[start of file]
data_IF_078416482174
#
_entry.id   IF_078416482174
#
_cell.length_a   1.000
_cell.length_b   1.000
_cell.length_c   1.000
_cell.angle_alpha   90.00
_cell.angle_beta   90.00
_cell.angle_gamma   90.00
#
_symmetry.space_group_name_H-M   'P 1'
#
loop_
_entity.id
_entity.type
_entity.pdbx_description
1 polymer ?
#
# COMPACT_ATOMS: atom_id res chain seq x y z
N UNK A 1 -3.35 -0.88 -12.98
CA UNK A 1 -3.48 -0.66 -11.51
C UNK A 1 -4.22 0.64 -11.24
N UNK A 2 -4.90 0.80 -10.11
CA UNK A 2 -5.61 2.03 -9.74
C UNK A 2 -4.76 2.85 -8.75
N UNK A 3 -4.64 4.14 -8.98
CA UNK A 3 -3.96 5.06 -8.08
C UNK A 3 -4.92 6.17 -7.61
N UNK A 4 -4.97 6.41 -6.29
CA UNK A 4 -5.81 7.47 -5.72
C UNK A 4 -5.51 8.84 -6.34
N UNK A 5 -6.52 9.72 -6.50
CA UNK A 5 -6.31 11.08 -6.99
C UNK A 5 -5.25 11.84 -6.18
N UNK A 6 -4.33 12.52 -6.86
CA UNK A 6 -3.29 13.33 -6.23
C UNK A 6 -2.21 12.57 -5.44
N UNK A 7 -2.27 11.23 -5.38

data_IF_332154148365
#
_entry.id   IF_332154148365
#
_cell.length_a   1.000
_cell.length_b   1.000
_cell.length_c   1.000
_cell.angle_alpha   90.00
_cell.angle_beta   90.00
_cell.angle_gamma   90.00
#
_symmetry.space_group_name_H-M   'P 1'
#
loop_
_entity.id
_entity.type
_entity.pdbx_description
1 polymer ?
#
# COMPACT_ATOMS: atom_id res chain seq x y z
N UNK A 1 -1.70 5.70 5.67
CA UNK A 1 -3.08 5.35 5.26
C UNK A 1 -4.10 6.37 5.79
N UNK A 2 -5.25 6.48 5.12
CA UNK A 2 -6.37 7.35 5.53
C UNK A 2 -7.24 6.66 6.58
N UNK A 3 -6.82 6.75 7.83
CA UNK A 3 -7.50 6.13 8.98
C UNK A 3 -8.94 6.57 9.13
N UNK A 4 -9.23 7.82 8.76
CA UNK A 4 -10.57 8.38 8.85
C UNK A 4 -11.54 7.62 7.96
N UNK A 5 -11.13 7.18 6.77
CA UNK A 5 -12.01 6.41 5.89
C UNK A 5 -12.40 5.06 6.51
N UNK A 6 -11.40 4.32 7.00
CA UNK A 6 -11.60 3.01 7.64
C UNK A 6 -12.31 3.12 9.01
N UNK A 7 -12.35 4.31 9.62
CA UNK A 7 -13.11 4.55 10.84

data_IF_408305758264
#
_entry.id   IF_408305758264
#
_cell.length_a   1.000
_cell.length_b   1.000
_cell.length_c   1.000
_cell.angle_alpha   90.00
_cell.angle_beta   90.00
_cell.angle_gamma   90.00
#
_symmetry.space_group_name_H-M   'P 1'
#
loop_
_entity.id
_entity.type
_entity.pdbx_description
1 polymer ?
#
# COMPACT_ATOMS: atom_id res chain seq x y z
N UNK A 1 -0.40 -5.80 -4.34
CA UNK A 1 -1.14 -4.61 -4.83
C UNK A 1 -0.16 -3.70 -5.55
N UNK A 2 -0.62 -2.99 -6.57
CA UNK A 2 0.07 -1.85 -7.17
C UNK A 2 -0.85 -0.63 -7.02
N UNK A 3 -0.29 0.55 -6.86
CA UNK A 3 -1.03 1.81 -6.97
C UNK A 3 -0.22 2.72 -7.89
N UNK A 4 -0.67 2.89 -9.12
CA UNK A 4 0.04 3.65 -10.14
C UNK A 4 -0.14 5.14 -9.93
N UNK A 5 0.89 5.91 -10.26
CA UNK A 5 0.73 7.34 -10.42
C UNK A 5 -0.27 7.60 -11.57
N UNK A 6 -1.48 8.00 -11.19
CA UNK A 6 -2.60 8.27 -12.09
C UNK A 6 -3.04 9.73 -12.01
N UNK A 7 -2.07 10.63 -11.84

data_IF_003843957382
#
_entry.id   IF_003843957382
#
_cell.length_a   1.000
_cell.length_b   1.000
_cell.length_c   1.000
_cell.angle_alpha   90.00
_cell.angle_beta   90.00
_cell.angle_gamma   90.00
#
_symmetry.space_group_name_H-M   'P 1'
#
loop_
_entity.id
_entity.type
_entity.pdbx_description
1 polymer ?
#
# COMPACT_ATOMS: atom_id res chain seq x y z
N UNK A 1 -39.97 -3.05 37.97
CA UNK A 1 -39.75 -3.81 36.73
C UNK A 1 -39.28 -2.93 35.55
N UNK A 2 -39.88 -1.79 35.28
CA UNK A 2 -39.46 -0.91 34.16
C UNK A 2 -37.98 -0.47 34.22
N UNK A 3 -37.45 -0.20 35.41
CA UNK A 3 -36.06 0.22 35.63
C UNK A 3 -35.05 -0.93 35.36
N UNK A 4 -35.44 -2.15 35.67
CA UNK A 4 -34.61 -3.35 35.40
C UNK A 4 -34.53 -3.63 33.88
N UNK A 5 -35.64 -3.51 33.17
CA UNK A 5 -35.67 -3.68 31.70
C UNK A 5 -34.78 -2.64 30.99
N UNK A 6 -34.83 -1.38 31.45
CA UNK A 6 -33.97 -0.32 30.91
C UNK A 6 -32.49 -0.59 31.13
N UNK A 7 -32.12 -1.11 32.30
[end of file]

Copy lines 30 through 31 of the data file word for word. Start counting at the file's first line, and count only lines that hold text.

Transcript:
N UNK A 4 -4.97 6.41 -6.29
CA UNK A 4 -5.81 7.47 -5.72